Making a movie about "cult" material can be a tricky thing. While there is obviously a built-in audience that will totally understand everything that's being referenced, there also exists the very real risk of alienating everyone else that isn't in on every joke. It's a fine line that is walked by James Franco's The Disaster Artist, but if you haven't seen the film that inspired it, Tommy Wiseau's The Room, you don't have to worry. According to the director/star, watching the famously terrible indie movie is not a prerequisite before screening the new comedy. Said Franco,
No, they don't have to see The Room. This is a movie about friendship so everyone can understand it.
James Franco's answer regarding the relationship between The Room and The Disaster Artist was short and sweet when he recently spoke with a reporter from The Wrap, assuring movie-goers that a viewing of the former is not needed before a screening of the latter. Instead, he suggests that the larger themes of the film make it universally acceptable, with any viewer able to click with the story because of the central relationship that exists between the two leads.
In the movie, Dave Franco stars as Greg Sestero, an aspiring actor who lacks the confidence necessary to really put himself into a performance. It's this personal flaw that ultimately draws him to Tommy Wiseau (James Franco), a student in his San Francisco acting class who he sees as fearless. Despite the fact that Tommy is a total enigma - never revealing any personal details about his life - the two strike up an immediate bond, and travel to Los Angeles together in pursuit of their shared dream. Their lack of talent and constant rejection eventually leads them to make The Room together, but as the elder Franco notes, The Disaster Artist is much more about Greg and Tommy's relationship than a simple "Making Of" feature.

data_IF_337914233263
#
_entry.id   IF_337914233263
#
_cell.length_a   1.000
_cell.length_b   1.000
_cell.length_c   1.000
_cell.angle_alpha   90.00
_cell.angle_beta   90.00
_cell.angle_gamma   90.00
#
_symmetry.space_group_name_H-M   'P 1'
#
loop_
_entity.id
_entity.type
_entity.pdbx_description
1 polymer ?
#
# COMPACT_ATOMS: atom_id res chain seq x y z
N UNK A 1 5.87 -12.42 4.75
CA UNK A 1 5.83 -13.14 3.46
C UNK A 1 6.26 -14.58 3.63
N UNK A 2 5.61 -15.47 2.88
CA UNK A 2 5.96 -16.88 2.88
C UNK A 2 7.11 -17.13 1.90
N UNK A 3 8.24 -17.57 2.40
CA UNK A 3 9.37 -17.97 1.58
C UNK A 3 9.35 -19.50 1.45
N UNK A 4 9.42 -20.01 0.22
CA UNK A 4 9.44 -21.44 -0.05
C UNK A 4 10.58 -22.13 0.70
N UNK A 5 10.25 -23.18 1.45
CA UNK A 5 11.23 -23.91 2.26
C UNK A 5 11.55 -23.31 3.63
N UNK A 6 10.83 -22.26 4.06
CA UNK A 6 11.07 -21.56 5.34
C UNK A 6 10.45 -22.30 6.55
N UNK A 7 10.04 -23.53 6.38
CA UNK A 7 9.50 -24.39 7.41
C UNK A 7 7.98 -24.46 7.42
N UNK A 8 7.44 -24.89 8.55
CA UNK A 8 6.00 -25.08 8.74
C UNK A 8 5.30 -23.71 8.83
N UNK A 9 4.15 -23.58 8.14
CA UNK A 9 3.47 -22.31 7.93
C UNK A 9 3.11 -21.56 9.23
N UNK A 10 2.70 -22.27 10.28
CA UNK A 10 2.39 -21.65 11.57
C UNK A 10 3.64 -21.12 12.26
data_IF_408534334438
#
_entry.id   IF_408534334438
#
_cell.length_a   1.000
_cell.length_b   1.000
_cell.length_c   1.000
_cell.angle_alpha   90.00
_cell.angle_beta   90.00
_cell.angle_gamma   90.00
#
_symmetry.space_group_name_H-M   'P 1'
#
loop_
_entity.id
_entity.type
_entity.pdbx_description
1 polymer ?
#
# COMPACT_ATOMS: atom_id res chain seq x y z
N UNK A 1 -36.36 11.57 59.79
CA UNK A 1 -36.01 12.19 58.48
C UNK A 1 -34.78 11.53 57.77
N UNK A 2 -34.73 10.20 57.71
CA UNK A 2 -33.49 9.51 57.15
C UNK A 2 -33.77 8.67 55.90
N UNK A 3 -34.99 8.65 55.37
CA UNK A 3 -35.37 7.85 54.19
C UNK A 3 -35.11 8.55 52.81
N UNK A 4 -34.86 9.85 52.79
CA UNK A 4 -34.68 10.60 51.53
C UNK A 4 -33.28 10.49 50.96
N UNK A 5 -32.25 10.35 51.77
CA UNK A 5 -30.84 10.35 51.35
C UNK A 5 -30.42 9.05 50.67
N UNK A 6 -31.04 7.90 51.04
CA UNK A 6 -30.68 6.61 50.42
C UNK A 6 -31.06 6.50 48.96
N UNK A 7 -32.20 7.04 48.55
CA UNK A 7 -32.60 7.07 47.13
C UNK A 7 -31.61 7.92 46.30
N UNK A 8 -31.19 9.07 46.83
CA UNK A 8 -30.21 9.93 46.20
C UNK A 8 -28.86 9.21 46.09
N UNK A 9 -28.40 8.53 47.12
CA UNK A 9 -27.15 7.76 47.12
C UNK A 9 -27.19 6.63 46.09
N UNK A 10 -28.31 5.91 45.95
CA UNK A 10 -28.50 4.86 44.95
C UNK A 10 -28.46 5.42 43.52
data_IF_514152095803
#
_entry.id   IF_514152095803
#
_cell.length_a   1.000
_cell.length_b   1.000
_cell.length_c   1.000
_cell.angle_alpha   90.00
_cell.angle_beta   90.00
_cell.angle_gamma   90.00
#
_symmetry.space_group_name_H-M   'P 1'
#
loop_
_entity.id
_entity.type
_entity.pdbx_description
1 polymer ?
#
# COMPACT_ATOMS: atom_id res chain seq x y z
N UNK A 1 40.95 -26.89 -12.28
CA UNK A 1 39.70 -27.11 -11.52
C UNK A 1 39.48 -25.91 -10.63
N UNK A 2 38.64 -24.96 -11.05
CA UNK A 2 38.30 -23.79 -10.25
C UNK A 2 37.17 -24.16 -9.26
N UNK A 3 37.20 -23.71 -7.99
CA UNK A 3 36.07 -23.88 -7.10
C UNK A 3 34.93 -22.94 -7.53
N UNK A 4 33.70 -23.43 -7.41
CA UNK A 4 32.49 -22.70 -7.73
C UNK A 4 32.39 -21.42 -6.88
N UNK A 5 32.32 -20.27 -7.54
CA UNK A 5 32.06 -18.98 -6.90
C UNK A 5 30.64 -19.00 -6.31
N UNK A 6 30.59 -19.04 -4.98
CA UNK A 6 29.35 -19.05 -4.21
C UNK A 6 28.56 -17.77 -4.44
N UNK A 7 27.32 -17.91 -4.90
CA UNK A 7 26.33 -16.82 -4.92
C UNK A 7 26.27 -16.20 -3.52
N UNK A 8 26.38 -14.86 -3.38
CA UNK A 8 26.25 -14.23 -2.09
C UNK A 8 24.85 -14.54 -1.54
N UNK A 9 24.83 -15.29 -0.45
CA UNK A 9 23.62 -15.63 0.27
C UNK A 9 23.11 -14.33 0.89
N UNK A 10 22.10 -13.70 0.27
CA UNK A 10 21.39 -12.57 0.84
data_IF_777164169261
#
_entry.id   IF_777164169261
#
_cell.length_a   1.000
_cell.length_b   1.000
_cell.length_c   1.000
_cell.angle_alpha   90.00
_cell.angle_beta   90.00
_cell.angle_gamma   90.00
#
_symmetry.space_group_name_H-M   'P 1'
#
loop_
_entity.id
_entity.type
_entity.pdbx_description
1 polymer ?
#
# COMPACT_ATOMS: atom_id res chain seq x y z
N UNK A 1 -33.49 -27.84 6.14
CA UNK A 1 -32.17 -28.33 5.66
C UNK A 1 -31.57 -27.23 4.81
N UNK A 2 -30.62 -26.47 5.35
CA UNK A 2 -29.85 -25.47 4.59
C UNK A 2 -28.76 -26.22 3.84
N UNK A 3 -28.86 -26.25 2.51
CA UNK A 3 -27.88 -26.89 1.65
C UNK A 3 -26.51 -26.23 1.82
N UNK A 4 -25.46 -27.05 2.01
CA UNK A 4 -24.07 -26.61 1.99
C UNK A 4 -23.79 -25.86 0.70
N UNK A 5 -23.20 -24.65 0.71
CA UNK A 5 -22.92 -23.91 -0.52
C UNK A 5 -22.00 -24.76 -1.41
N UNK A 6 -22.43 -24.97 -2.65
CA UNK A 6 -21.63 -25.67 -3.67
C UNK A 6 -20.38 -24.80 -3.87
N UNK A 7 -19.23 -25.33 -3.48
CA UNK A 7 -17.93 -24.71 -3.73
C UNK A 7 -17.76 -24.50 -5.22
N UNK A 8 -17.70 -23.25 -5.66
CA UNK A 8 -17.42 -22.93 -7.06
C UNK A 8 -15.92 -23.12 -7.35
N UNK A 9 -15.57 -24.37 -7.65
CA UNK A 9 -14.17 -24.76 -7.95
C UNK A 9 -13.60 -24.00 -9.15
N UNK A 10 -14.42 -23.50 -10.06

James Franco's sentiment about The Room not being necessary viewing is a perspective that is also shared by The Disaster Artist actress Ari Graynor, who plays actress Juliette in the new film. Speaking with The Wrap, she explained that you don't have to screen The Room before you see The Disaster Artist, though she admitted that you do get a little more out of the experience knowing the background:
I don't think you need to. The Disaster Artist operates on two levels: if you've seen The Room, it's a love letter to the film and a scavenger hunt for fans. If you haven't, it's a movie about big dreamers and making your art no matter what people think. It's a win-win either way. But if you haven't seen it before, you will definitely want to see it after.
The Disaster Artist is in limited release now, but given the response it's getting at the box office, it won't be surprising to see it soon expanding to many more theaters around the country. If you can, we highly recommend buying a ticket, as it's truly one of the best movies of the year (and a title you're going to see on a lot of Best of 2017 lists in the coming weeks).